Facebook's Libra

Facebook has officially announced details of its cryptocurrency, which it's calling Libra.

The idea, like with pretty much every other cryptocurrency ever, is that it can be used to buy and sell products or services without having to rely on a credit card or bank account. It's a huge step for blockchain visibility — not for any technological reason, but because Facebook is by far the biggest online network of people in the world, which means it can strongarm them into jumping on board.

At least, that is, if it has any user trust left after a spate of privacy violations, leaks, and election meddling scandals.

Zuck Bucks

To buy or sell Libra, you'll have to go to a local exchange point, like a participating nearby store, third party resellers or via Calibra, the partnering app that will take care of Libra transactions. Facebook wants to "enable a simple global currency and financial infrastructure that empowers billions of people," according to its white paper.

Facebook aims for Libra to be a "stable digital cryptocurrency," backed by a reserve of real assets including bank deposits and securities to ensure that Libra's value won't fluctuate wildly like Bitcoin.

Facebook is also throwing its weight around with corporate partners including Uber, Spotify, PayPal, Visa, and Mastercard — each of which are investing $10 million, and which could offer a powerful network of entities that could actually accept the new currency.

Even big investment banks are excited about the prospect of an international digital currency.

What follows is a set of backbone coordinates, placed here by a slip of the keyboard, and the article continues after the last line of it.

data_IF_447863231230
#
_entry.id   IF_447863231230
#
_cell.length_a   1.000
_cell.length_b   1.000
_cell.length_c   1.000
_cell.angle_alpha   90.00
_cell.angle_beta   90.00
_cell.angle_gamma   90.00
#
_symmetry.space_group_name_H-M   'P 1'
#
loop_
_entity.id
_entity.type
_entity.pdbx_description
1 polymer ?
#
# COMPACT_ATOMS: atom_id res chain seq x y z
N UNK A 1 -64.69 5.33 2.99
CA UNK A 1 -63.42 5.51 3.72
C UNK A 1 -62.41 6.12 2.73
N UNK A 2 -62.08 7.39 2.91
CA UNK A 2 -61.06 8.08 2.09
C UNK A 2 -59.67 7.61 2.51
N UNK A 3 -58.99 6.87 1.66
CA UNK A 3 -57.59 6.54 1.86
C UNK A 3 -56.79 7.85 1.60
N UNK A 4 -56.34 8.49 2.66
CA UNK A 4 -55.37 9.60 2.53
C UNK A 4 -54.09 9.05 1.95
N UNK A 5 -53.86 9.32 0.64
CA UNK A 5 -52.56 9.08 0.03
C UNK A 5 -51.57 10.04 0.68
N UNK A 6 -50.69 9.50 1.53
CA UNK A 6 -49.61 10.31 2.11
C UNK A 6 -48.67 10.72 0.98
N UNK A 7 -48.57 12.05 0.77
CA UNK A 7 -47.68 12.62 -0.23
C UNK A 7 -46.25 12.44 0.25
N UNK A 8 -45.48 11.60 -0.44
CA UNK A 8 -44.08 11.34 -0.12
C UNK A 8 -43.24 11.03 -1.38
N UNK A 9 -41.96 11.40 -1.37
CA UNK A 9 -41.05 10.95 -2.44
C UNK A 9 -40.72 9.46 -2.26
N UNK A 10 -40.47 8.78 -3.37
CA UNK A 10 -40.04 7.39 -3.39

"We believe this may prove to be one of the most important initiatives in the history of the company to unlock new engagement and revenue streams," analysts from Canadian bank RBC Mark Mahaney and Zachary Schwartzman told investors, according to CNBC.


But before the Libra becomes a currency used by billions internationally, two things need to happen: people need to have enough trust left in Facebook to literally hand them money, and they need to know what the hell it is to care about it in the first place. For instance, they might understandably think the Libra is tied to Facebook's massive paid advertisement network — which it isn't.

Kevin Weil, the head of product for Calibra, said it might "take time to build trust," as quoted by Vox. "There will be people that don’t believe we feel strongly about that."

Also, Uh, Regulation

And then there's the looming threat of a government crackdown. While cryptocurrency regulation isn't likely to stop the technology in the U.S. any time soon, that doesn't mean other governments around the world will invite Facebook's new cryptocurrency initiative with open arms.

In fact, the EU has already voiced its unhappiness with Facebook's plans.

"It is out of question’" that Libra "become a sovereign currency," French Finance Minister Bruno LeMaire said in an interview on Europe 1 radio, according to Bloomberg. "It can’t and it must not happen."

Facebook's announcement also comes after both Democrats and the Trump administration expressed interest in breaking up Big Tech, including Facebook.

READ MORE: Facebook announces Libra cryptocurrency: All you need to know [TechCrunch]

More on crypto: New Law in India Would Imprison Anyone Who Uses Cryptocurrency

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